"I said, Mom, why don't you get that vibrator out of the old cross-country ski sock and try it out? I'll bet you never opened it!" Tiffany stood in the kitchen with her hands on her hips, glaring back at her mother. "You're becoming more difficult to be around, Mom. If you don't want a man, at least take care of your needs yourself."
"How did you know about the vibrator?" Camille had bought it for her years ago. She'd never bothered to open it. Using it would have sent her on a deeper guilt trip. How could she satisfy herself, if she couldn't satisfy her husband? She'd forgotten the damn thing was still buried in a sock deep in a drawer, away from prying eyes. Or so she'd thought.
Tiffany cocked her head to the side. Her close-cropped blond hair looked so sophisticated. Merry was a little jealous of her daughter's looks and carefree spirit. How could that be right?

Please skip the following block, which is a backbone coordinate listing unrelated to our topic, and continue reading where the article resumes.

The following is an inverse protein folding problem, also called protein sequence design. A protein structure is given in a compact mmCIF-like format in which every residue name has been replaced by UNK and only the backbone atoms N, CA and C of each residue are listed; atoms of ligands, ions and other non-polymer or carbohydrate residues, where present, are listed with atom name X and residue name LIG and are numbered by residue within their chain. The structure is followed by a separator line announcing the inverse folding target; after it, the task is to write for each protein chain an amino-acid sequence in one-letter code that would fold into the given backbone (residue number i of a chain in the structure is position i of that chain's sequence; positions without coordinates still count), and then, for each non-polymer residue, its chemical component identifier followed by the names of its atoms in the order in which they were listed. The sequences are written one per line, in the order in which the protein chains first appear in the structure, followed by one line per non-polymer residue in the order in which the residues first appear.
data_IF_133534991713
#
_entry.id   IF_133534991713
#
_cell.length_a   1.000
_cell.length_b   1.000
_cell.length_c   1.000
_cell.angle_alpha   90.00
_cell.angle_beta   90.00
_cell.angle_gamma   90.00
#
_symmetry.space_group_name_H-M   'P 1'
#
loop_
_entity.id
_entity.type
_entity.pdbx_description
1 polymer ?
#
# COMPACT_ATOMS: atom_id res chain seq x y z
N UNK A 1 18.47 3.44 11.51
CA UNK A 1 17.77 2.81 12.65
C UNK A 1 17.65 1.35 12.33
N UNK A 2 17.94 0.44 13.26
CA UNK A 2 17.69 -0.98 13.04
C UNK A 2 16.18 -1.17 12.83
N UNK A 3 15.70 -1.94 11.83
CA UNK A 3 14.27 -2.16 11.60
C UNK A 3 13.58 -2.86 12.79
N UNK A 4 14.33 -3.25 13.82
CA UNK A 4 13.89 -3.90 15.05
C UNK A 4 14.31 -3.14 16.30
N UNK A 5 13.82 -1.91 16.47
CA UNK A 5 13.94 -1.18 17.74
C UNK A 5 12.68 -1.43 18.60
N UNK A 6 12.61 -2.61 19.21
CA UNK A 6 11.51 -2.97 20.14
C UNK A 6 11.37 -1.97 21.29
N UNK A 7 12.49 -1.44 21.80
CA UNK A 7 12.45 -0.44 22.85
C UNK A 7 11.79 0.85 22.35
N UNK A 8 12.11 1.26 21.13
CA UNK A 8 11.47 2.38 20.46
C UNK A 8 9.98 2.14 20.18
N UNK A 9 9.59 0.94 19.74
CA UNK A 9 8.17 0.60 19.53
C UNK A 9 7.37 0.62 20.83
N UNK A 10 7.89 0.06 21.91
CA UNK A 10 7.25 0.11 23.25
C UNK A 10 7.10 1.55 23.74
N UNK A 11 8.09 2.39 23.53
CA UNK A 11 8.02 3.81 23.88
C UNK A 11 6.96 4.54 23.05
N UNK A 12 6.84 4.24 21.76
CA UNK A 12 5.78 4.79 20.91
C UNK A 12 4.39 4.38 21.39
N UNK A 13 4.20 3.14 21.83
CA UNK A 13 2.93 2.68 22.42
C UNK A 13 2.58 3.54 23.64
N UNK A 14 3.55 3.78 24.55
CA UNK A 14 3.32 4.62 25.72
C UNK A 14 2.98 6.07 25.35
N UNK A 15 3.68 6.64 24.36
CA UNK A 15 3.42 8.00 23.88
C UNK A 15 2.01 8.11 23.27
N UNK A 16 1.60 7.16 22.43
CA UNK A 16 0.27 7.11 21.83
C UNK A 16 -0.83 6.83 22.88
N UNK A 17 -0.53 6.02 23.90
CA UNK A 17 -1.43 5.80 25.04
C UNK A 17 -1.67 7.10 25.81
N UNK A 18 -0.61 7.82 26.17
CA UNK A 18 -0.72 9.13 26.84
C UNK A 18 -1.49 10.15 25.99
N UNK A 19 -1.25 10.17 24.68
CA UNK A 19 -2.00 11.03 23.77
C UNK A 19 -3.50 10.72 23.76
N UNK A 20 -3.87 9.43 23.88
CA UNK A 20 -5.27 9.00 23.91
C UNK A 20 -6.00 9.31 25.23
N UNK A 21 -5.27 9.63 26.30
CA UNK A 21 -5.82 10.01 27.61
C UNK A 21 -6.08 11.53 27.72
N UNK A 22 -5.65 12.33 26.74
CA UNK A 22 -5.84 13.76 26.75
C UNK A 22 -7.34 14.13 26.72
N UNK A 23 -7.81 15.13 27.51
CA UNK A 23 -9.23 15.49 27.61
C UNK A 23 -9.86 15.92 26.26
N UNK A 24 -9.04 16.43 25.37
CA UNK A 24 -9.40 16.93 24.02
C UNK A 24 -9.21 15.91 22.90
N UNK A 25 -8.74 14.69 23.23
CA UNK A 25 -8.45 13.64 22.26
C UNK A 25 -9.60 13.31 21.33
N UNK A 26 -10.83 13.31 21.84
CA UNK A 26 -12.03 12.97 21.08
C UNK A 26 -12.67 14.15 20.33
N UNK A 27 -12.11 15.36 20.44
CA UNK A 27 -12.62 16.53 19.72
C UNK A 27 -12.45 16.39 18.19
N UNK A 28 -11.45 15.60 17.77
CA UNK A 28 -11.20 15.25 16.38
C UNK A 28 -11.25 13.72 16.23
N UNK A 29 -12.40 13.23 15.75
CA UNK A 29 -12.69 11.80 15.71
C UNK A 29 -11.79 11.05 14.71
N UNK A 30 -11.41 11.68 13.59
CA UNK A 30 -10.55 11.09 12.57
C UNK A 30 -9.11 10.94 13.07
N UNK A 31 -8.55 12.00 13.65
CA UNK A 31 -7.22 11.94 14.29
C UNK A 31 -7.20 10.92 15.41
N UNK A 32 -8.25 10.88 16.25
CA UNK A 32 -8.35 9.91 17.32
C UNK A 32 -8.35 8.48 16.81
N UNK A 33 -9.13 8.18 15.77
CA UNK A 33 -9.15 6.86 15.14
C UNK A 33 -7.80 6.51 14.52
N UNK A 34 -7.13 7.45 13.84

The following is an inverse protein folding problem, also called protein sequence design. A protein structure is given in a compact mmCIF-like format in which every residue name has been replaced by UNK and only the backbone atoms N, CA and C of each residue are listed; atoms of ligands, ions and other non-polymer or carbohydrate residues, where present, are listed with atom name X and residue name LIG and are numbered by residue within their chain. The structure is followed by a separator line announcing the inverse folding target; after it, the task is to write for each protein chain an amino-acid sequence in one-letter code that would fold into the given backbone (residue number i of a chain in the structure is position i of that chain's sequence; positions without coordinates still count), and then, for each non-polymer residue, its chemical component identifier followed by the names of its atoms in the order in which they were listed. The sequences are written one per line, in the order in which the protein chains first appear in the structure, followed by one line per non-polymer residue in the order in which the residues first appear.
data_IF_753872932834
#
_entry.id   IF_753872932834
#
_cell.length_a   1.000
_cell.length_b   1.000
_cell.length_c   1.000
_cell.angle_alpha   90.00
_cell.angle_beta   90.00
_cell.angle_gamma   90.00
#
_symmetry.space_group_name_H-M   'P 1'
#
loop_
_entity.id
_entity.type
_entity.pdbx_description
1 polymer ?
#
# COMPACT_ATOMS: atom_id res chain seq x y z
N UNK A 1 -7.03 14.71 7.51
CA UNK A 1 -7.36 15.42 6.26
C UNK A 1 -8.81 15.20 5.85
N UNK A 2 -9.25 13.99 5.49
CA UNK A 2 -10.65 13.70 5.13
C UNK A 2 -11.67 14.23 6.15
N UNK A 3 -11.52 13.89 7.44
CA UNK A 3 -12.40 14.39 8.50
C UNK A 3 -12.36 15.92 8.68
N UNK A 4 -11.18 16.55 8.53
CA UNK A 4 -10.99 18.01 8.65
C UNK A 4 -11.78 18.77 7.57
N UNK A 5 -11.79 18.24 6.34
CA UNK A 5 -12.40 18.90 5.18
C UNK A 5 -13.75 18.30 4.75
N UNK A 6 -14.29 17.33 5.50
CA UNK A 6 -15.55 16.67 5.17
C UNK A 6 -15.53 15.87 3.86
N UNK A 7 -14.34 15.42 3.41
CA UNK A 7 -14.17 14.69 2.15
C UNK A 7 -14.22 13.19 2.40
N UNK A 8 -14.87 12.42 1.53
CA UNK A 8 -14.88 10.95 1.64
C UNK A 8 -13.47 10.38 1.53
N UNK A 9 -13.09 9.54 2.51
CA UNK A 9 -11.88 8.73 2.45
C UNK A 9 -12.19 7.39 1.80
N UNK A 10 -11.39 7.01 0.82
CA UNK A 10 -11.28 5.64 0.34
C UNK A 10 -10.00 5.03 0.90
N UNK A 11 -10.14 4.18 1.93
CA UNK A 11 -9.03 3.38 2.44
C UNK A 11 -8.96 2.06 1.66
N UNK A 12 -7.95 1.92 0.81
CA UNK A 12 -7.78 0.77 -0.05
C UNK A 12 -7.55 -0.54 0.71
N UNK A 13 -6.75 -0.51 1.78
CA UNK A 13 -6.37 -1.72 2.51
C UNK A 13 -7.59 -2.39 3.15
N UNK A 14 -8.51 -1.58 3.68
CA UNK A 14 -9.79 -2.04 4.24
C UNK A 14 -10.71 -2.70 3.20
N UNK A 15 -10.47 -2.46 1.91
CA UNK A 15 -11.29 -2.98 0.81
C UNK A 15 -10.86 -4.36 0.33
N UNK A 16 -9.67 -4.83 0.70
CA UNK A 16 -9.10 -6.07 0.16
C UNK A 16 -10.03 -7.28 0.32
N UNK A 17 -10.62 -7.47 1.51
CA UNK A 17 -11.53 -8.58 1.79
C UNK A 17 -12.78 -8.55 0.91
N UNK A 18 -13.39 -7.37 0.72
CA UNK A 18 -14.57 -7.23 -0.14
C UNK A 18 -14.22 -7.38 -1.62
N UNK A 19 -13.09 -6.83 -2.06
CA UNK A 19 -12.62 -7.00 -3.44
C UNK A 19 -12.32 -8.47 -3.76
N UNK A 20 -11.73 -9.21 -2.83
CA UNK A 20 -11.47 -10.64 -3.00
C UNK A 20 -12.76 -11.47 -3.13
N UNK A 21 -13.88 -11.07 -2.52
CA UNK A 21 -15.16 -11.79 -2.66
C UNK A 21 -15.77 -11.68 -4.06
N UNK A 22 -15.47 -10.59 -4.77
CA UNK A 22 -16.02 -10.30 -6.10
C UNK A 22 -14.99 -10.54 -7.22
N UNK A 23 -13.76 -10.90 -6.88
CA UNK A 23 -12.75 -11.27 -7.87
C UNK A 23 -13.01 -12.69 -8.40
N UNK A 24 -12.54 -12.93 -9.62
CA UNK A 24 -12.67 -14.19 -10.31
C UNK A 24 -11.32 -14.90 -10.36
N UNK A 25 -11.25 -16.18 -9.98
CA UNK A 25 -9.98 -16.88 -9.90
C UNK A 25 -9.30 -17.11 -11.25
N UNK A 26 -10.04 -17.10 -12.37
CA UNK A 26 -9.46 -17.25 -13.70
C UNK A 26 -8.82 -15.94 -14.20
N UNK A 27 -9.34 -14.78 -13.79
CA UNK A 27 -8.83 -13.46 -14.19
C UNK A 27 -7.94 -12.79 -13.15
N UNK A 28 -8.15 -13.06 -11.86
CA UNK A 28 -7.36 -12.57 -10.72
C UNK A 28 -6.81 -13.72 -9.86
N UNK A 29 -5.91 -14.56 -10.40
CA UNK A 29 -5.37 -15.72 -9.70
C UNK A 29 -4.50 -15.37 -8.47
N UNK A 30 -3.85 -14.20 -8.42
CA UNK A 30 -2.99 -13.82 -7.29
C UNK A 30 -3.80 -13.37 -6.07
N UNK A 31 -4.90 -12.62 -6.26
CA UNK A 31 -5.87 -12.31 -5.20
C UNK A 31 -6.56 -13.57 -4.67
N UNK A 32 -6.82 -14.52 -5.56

"Mom, adolescents pry. Don't you remember? You don't know how many times I checked to see if you'd opened it. I wanted to try it out so badly, but there was no way I could use it if you didn't rip it out of its package first." Tiffany lips turned up in a half-smile. "If you must know, I haven't checked in a number of years." She arched her eyebrows in a smug look. "I haven't had to. I got my own."
Tiffany shrugged her shoulders. "Sixteen, I think. Yeah, you got yours when I was fourteen. You've had it for nine years and haven't used it yet! I waited two years and couldn't wait any longer."
Merry slumped against the kitchen island. She couldn't believe this conversation. "How?"
"Aunt Camille. She understood."
"I'll bet she did." Merry froze. "Has Camille ever hit on you?"
"Mom, of course not. No way, no how! She's like family. I may get about a fair amount, but I've never thought of Camille in that way. Why?"